# Using an unsupervised Isolation Forest, how does one identify the optimal number of outliers from the anomaly scores?

I am using an unsupervised isolation forest algorithm and computing anomaly scores to detect outliers from a 2 dimensional toy dataset. From a scatter plot, I am able to detect/visualize the data points with the highest anomaly scores (example: top 10 or top 15 outliers from the data)as my outliers. Is the number of outliers subjective to user decision (for example:Anomaly score of 0.5>S>1 is an outlier and everything less than 0.5 is not) or is there a way to detect the optimal number of outliers based on the anomaly scores?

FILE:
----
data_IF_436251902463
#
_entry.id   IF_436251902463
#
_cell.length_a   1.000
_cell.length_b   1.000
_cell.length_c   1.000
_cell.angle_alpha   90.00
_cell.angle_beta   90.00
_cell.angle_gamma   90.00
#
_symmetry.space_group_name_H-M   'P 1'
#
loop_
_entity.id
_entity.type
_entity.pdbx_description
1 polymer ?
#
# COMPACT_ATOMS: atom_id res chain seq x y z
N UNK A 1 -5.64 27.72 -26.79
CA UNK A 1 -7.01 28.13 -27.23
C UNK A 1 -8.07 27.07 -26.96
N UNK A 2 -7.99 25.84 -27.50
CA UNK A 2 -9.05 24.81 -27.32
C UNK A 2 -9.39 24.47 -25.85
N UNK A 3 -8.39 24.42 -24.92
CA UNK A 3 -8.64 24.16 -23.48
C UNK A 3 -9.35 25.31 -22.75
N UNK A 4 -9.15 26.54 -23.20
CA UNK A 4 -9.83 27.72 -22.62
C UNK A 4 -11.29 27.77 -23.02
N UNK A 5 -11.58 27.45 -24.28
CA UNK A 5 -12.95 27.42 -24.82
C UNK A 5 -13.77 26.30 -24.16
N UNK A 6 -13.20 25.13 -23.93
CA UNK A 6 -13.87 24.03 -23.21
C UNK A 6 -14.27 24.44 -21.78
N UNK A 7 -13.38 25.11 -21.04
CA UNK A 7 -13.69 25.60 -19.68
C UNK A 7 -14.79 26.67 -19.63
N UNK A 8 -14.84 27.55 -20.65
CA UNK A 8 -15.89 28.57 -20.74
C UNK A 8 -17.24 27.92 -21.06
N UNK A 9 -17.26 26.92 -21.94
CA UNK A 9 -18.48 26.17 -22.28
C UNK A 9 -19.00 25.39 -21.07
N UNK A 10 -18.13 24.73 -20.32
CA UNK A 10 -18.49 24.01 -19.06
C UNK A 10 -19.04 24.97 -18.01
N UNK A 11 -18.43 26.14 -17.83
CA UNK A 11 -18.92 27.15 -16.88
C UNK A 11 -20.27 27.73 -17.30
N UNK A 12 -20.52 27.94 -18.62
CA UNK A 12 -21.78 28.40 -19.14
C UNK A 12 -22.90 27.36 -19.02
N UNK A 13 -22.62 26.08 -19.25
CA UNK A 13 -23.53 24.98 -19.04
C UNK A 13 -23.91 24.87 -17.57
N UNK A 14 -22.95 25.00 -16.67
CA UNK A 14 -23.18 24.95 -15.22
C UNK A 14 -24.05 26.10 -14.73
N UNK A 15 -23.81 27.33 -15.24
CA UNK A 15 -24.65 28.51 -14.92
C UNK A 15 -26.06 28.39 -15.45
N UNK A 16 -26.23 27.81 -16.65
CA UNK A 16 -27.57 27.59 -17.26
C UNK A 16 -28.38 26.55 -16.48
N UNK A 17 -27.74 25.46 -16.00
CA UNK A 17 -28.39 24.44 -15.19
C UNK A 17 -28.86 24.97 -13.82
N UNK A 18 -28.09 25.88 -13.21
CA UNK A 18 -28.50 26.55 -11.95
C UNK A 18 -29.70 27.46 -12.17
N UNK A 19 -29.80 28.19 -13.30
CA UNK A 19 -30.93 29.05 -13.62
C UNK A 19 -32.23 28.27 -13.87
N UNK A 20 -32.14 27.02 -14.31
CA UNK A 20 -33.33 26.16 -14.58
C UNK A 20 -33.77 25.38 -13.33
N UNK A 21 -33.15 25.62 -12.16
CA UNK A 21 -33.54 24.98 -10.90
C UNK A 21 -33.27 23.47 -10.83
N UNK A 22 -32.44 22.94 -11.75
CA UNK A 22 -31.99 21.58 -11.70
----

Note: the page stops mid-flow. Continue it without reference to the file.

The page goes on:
• Hello! Welcome to our community! Would you mind posting your plot, just to illustrate? Maybe we can identify a certain kind of distribution. For example in a Gaussian distribution we consider a sample to be outlier if it differs from the mean by $2\sigma$ – Pedro Henrique Monforte Apr 9 '19 at 19:01

The way Isolation Forests seem to be used in most of the cases involve having some kind of prior "guess" about what proportion of outliers you expect (if you want to be on the safe side, you might be encline to increase it for instance). Based on the proportion you set (it is the contamination parameter in scikit-learn), the observations are labeled according to their anomaly score.